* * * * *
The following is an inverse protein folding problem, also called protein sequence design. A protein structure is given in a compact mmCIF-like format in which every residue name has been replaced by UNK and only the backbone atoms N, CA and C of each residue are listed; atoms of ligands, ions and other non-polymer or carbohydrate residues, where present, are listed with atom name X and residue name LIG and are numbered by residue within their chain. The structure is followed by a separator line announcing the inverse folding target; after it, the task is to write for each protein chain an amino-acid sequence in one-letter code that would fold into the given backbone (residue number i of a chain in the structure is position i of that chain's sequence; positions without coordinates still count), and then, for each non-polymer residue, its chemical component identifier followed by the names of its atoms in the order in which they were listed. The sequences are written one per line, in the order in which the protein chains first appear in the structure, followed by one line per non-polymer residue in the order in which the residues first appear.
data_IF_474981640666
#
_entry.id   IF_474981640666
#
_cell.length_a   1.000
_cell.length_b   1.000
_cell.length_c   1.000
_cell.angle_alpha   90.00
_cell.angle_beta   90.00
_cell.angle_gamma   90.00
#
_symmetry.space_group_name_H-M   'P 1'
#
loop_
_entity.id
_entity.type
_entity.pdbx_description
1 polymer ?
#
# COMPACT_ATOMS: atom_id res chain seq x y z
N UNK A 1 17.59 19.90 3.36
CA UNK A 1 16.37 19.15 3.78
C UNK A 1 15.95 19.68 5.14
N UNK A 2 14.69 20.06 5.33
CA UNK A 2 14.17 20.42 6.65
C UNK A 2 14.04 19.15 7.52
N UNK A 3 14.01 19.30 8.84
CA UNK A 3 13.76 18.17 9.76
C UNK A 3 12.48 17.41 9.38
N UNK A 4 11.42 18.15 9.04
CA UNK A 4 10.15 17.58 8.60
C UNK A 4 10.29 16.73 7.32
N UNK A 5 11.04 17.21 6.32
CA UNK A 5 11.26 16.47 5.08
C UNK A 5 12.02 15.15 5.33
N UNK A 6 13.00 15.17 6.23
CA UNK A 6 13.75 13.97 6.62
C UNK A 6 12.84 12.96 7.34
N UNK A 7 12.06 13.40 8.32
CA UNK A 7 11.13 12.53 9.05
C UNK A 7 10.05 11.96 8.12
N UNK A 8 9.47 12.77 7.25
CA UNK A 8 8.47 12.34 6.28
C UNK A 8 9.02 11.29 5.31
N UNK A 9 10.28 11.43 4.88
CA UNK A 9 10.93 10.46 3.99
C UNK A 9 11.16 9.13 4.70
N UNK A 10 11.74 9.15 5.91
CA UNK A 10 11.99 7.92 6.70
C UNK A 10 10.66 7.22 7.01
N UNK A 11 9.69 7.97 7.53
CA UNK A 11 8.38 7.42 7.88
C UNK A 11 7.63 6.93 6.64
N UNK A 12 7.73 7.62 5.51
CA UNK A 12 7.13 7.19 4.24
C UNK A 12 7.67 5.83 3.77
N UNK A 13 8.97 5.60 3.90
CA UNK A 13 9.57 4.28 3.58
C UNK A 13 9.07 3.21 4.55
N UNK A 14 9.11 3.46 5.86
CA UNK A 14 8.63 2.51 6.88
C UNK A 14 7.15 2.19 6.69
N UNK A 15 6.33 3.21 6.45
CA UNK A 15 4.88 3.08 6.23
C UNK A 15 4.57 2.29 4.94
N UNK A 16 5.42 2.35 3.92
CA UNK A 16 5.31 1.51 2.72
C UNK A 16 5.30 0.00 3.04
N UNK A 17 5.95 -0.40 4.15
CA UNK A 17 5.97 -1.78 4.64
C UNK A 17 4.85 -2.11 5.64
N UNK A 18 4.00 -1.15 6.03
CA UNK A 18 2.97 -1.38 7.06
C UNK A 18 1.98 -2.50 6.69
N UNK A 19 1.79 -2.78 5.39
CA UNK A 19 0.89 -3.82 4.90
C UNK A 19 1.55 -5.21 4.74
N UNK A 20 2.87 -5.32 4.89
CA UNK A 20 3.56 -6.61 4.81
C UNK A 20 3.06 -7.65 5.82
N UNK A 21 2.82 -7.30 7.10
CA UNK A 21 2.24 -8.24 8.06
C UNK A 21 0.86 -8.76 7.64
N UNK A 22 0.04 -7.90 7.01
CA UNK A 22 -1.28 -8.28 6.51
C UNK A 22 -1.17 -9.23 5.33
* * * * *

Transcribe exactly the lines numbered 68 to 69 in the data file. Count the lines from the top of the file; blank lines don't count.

CA UNK A 16 5.31 1.51 2.72
C UNK A 16 5.30 0.00 3.04